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On the Fourth day of July in the year of our Lord one Thousand Seven hundred and Seventy administration (with the will annexed) of the Goods, Chattels and Credits of Jane Seymour late of the Parish of Woodford in the County of Essex, Spinster, deceased was granted to Berkeley Seymour and Margaret Bradshaw, widow, the natural and Lawfull Brother and Sister and two of the next of kin of Ester Seymour, Spinster, a Lunatich the Niece of the said deceased, Sole Executrix and Residuary Legatee named in the said Will for the use and benefit of the said Ester Seymour and during her Lunacy having been First sworn duly to administer.

Wills 3

Annotation
The wills of Berkeley and Jane Seymour, the son and daughter of John Seymour, governor of Maryland (1704-1709) and Margaret Bowles, demonstrate several patterns of eighteenth-century family life, particularly about unmarried and childless persons views on inheritance. First, like nearly twenty percent of their cohort, neither sibling married nor had children, meaning their views of inheritance differed from those with spouses and children.1 High rates of never-married adults coupled with the thirty to forty percent of children who did not live to see their tenth birthday, made planning for future generations and inheritance a complicated matter.2 When their father was appointed governor of Maryland, his three surviving children ( John, Berkeley, and Jane) were adults and they remained in England. Berkeley inherited the Bitton Parsonage when his step-mother died in 1730.3 If he had had legitimate sons, the parsonage would have easily passed to one of them, but in their absence he, like many unmarried people, considered lateral kin instead of lineal kin. As their sister had died young and their brother John was married and settled, Berkeley passed his possessions to the person most vulnerable to the vicissitudes of financial survival: his single sister. Jane made a similar decision, but as nearly twenty years had passed by the time she wrote her will, she focused her efforts on her nieces and nephews favoring, again, the unmarried women. Jana Maria and Esther Seymour and Margaret Bradshaw, who were sisters, were in their 50s or 60s when they eventually inherited from their aunt. Jana Maria Seymour was christened 6 July 1702 in Oxford and Esther Seymour was christened 4 June 1717.4 Margaret Seymour married Peregrine Bradshaw on 22 December 1739 in St. Andrew, Plymouth, Devon.5 By the time their aunt died, Jana Maria was unmarried, Margaret was a widow, and Esther might have already been showing signs of mental instability explaining why they received much larger bequests than the men, or younger (and presumably marriageable) women like Christian, who was only nineteen when her great aunt wrote her will.6 Unmarried people often left bequests to other unmarried siblings, particularly sisters, and unmarried women often left legacies to nieces (particularly unmarried ones) in an effort to ameliorate a property and inheritance tradition that disadvantaged women.7 Notes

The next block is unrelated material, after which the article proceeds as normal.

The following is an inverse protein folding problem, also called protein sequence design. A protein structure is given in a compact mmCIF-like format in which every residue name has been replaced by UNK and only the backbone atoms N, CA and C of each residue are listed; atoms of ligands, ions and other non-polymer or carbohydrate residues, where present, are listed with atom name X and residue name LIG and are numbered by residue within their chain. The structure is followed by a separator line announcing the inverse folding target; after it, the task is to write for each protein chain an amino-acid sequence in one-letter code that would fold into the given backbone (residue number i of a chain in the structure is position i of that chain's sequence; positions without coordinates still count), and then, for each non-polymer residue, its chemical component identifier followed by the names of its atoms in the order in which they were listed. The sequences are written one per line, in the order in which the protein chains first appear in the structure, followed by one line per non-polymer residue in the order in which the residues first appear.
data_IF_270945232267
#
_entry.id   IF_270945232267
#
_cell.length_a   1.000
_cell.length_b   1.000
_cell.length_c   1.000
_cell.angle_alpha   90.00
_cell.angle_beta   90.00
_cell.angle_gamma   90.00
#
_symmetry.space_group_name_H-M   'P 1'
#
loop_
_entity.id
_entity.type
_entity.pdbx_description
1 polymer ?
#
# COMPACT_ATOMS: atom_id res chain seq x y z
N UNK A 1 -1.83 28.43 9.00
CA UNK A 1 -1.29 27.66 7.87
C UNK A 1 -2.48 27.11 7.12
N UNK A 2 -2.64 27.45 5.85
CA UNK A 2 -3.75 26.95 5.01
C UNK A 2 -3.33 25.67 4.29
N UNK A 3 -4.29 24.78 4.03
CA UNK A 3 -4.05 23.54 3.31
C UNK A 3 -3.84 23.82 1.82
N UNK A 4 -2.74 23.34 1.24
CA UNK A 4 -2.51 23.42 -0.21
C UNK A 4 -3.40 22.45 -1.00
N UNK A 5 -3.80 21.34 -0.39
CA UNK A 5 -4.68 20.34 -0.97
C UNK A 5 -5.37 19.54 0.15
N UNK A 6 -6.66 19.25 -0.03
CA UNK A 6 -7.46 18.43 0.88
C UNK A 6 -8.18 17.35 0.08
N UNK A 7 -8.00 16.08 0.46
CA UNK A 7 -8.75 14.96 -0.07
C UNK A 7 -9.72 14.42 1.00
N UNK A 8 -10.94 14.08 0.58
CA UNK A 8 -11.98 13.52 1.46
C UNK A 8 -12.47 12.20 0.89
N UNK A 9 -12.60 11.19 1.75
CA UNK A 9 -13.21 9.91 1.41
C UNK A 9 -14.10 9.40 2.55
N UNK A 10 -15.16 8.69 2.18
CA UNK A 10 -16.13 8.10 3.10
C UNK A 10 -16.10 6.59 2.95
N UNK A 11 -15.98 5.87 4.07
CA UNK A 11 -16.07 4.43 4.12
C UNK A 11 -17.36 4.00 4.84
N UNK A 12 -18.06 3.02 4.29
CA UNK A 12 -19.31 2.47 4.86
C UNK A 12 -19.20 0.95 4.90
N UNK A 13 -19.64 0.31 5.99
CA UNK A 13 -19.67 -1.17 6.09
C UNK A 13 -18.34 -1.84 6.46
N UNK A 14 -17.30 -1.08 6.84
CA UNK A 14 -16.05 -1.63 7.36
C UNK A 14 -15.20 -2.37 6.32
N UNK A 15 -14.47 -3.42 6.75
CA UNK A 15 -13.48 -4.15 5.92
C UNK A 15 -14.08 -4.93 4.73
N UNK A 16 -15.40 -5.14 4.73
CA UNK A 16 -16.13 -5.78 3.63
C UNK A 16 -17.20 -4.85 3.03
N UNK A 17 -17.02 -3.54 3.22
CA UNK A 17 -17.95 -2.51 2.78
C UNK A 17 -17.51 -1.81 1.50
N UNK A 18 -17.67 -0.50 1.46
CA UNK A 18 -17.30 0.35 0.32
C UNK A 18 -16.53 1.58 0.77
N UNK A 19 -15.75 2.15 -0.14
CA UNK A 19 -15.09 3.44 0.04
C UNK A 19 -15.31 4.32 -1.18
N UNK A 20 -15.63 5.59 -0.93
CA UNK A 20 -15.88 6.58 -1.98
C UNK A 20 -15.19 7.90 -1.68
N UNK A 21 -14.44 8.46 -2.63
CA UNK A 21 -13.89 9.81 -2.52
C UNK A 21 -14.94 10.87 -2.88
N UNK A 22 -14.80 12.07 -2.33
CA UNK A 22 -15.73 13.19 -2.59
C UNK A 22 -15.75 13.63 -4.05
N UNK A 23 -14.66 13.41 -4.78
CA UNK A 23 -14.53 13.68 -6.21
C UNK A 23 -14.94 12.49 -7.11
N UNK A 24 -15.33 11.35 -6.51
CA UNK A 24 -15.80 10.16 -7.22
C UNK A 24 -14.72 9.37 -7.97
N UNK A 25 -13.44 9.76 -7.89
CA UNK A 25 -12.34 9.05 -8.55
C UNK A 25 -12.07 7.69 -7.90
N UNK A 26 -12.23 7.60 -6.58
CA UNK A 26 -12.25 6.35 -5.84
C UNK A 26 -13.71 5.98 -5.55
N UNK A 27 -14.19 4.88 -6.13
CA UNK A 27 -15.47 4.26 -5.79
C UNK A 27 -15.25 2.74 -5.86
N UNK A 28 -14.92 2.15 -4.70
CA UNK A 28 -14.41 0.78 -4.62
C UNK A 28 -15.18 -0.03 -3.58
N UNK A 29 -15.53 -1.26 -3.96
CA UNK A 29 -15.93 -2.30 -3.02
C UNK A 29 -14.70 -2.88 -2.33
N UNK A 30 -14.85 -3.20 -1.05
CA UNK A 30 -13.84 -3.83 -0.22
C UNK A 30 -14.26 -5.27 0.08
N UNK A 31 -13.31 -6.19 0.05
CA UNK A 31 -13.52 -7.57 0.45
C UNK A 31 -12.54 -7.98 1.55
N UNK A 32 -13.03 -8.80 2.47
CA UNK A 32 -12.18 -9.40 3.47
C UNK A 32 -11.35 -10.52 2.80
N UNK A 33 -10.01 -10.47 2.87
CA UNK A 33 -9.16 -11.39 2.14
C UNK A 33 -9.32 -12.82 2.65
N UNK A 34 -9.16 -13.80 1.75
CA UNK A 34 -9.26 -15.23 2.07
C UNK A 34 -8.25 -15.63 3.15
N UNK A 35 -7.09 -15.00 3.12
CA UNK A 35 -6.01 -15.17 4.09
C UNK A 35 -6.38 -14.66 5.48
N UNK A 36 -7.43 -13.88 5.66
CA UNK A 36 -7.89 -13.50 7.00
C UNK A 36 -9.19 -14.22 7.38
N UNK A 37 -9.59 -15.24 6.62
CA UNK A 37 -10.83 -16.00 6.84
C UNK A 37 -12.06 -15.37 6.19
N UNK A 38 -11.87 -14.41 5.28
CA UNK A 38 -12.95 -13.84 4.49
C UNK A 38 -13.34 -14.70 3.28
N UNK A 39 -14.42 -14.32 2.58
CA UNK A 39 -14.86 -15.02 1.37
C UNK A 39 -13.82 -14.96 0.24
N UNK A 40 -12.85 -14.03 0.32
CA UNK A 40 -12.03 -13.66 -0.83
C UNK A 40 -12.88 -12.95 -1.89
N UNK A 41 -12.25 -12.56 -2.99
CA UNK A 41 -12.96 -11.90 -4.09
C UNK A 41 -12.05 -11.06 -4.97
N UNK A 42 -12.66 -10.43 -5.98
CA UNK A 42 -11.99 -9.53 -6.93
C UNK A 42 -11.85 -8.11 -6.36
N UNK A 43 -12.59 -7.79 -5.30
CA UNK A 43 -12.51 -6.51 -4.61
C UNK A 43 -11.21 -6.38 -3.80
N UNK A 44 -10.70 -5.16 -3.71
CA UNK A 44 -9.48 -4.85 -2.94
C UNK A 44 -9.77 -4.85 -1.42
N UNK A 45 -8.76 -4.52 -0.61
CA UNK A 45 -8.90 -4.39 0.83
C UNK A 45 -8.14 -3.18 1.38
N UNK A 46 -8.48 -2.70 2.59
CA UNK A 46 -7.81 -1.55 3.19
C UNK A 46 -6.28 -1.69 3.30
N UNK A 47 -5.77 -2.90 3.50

1. Amy Froide, Never Married: Singlewomen in Early Modern England, (Oxford: Oxford University Press, 2005). 2. Peter Laslett, The World We Have Lost: England Before the Industrial Age, third edition (New York: Scribner, 1984), pp. 11112. 3. H.T. Ellacombe, The History of the Parish of Bitton, in the County of Gloucester, (Exeter: privately printed, William Pollard, 1881), pp. 8790; A. Baine, History of Kingswood Forest Including All the Ancient Manors and Villages in the Neighborhood, (London: William F. Mack, Bristol, 1891).

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Family Life in England and America, 16901820

4. Jana Maria Seymour, daughter of John Seymour, christened 6 July 1702, Church of England, St. Giles, Oxford, Oxfordshire Parish Registers, 16811958, FHL British Film 887486; Esther Seymour, daughter of Dr. John and Mrs. Elizabeth Seymour, christened 4 June 1717, Church of England, Charles Church, Plymouth, Devon, index and images, FamilySearch(https://familysearch.org/pal:/MM9.1.1/KC9X465 : accessed 1 December 2012). Other children of John Seymour christened in St. Giles, Oxford: John Seymour christened 7 March 1700; Bowles Seymour, christened 21 October 1707; Berkeley Seymour christened 2 June 1709. Other children of John and Elizabeth Seymour christened in Charles Church, Plymouth: Phineas Seymour, christened 1 January 1719. 5. Arthur Broomfield, Parish Registers for St. Andrew, Plymouth, Devonshire, England: Marriage 16181720, 17281744/5, (1961), Family History Library British Film 823684, item 6. 6. Church of England, St. Winnow, Cornwall, England Parish Registers, 16221812, FHL British Film 908076.Seymour, daughter of Bowles and Martha Seymour, christened 27 September 1743. 7. Amy Louise Erickson, Women and Property in Early Modern England, (London and New York: Routledge, 1993).